Making that shift, though, can be hard work, and it can take some time. Just ask Reynoldsburg City Schools, which has had consultants in several buildings (including blended learning experts Education Elements) over the past two-plus years helping teachers make that shift. This suburban Columbus school district has visionary leaders and the attention and resources of the national blended learning advocate, The Learning Accelerator.
But not all schools and districts in Ohio can get that kind of help right now. Even with the $250 million Straight A Fund in Ohio funding innovation over the past two years, only 21 of the 61 funded innovation projects incorporate some aspect of digital learning, and it remains to be seen whether these projects have the expertise that will result in high-quality blended learning leading to personalization.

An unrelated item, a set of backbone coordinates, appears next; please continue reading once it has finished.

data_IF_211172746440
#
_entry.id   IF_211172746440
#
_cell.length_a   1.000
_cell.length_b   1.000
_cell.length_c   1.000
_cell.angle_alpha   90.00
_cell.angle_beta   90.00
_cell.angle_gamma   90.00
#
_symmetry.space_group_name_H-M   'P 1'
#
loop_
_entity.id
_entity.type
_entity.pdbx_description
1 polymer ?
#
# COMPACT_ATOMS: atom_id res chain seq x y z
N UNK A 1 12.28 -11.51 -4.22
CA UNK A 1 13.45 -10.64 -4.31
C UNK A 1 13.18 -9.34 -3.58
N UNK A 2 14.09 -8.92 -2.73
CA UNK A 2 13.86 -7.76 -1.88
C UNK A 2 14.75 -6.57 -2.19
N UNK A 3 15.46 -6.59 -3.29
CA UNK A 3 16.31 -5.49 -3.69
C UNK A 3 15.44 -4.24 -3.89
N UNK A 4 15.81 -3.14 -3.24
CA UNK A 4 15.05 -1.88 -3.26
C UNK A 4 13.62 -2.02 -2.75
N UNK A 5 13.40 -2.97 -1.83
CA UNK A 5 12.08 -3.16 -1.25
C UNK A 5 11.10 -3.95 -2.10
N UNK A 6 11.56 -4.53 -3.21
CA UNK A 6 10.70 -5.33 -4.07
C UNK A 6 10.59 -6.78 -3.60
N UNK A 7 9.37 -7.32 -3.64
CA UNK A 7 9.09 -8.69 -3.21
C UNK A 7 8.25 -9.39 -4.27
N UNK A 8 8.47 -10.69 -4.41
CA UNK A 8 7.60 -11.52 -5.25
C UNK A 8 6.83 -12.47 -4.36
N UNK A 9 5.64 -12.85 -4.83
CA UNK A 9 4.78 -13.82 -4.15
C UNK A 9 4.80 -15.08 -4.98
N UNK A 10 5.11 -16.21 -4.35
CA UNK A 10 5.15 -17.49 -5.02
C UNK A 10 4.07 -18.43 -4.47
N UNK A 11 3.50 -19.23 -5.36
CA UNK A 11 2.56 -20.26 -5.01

Ohio has been, however, taking incremental steps to encourage blended learning. Senate Bill 316, passed in 2012, offered a new definition of blended learning, allowed for districts to operate all or part of a school using a blended learning model, required the State Board of Education to revise operating standards to allow blended learning classrooms exemptions from certain rules, like student-teacher ratios, and permitted schools to be classified as blended learning schools. (Disclosure: I was part of a team to put some of these elements of SB316 into place.)